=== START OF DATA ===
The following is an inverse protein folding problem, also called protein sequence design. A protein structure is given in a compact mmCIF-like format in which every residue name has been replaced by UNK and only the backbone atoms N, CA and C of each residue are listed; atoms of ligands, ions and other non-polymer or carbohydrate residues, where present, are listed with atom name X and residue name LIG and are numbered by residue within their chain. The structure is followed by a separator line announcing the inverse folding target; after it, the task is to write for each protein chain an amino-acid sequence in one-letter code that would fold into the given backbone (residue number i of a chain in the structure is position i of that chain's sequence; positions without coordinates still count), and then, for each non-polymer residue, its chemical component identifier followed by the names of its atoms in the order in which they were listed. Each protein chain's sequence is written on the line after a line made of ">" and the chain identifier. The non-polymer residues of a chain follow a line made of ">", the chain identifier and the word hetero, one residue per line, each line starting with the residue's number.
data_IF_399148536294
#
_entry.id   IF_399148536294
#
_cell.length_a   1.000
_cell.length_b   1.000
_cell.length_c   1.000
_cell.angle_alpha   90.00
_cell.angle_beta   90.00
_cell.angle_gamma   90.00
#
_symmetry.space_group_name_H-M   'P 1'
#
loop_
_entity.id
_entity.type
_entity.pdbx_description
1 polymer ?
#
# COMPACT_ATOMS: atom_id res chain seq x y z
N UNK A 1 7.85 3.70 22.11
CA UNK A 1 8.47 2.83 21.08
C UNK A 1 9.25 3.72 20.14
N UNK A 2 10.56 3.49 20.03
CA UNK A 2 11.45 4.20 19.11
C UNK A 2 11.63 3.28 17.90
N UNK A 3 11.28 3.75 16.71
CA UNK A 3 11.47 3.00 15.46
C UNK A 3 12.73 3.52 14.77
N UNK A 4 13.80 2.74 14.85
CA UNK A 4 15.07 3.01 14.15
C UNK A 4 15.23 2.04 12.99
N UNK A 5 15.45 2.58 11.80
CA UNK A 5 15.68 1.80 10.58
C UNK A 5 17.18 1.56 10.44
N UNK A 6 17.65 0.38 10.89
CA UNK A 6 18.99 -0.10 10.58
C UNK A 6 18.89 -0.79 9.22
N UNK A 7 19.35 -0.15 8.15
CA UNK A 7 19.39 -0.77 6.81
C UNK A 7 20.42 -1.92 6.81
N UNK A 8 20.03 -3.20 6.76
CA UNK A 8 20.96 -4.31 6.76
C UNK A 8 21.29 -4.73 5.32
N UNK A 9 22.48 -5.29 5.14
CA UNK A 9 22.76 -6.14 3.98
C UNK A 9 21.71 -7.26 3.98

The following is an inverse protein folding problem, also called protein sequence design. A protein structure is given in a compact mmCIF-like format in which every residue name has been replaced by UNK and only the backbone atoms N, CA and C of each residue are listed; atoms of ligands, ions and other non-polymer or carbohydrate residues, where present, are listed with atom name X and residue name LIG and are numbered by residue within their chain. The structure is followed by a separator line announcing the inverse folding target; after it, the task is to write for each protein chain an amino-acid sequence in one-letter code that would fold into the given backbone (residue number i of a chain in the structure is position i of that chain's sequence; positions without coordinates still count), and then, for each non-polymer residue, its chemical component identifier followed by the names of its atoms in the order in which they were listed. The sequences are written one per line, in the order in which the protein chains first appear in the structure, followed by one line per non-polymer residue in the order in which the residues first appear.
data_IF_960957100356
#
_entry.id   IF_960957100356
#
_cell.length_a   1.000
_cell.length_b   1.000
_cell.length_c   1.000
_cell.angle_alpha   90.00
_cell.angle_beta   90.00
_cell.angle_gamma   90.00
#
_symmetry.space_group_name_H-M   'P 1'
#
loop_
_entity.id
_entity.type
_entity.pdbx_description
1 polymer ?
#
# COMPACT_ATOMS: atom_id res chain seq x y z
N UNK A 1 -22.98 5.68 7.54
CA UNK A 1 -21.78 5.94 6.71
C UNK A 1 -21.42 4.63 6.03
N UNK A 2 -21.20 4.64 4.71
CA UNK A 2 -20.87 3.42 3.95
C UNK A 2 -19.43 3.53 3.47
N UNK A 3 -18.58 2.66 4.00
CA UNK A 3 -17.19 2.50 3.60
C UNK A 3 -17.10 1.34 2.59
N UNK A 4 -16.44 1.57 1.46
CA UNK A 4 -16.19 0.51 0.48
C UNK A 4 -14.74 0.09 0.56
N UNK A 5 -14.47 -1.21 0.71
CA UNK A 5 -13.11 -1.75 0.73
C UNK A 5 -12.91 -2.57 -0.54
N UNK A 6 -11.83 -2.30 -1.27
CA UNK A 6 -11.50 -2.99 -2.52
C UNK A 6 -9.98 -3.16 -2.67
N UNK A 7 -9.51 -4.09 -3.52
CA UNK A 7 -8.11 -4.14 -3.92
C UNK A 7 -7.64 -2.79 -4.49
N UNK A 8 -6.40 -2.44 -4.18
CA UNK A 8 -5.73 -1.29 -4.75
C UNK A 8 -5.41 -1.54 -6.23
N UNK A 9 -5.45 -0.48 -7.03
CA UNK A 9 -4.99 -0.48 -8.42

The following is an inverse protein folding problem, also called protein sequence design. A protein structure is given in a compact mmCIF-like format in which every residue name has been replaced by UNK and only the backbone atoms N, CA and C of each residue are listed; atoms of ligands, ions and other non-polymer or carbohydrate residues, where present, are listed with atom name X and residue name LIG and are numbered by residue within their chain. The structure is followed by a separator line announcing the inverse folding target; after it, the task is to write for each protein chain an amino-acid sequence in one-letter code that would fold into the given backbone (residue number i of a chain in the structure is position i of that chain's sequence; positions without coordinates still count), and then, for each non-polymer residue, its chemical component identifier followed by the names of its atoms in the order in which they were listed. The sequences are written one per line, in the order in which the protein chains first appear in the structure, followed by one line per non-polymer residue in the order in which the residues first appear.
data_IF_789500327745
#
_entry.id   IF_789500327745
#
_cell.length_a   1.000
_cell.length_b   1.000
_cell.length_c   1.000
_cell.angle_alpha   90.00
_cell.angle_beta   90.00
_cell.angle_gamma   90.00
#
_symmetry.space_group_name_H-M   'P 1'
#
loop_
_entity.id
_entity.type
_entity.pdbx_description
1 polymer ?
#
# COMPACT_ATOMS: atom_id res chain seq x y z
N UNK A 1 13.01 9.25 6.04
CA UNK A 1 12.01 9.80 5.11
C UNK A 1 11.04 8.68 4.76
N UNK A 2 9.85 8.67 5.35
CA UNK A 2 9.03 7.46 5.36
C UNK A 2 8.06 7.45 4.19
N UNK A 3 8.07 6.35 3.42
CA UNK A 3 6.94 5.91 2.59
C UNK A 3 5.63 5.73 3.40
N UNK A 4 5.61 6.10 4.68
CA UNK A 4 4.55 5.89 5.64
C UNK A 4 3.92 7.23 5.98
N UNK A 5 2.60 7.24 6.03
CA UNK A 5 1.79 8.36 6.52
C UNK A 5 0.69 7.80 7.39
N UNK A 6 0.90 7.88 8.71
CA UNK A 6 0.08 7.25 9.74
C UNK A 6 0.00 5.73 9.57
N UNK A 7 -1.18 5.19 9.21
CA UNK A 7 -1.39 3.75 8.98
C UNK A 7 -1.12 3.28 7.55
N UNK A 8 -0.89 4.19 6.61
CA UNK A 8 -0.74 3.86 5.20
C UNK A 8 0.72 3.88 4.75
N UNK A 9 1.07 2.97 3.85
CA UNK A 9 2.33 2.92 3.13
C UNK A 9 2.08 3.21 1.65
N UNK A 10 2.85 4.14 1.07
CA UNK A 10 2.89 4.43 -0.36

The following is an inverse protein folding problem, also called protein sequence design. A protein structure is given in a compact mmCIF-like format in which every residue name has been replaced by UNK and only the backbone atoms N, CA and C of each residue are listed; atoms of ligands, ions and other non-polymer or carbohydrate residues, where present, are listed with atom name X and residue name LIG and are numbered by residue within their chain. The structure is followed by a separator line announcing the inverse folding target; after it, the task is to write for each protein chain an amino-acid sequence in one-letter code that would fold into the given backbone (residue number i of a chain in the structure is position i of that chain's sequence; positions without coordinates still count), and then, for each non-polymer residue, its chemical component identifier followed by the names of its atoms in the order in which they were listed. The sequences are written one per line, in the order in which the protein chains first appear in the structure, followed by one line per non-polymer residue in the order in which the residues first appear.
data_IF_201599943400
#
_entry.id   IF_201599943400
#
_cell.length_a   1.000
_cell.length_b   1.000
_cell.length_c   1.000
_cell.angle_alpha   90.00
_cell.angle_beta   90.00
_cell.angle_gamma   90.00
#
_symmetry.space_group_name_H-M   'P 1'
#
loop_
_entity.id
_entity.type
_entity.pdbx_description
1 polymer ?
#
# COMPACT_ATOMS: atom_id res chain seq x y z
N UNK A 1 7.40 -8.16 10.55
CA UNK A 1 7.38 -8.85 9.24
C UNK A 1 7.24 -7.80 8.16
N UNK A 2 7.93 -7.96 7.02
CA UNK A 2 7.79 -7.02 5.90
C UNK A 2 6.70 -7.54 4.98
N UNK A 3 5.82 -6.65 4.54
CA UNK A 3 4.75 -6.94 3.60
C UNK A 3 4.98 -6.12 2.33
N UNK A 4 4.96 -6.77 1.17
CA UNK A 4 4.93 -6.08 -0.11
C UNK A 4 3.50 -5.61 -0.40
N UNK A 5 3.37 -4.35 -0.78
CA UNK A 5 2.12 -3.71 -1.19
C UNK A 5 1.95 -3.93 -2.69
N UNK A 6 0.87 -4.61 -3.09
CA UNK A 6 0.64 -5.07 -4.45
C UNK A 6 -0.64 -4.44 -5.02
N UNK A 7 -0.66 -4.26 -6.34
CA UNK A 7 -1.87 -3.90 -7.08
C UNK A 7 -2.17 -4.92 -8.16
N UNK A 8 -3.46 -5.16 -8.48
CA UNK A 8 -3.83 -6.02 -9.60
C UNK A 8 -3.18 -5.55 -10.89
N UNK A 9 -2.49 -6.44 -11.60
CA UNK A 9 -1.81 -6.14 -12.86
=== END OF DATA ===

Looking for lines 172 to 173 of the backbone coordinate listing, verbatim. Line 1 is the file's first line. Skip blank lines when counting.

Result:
C UNK A 2 6.70 -7.54 4.98
N UNK A 3 5.82 -6.65 4.54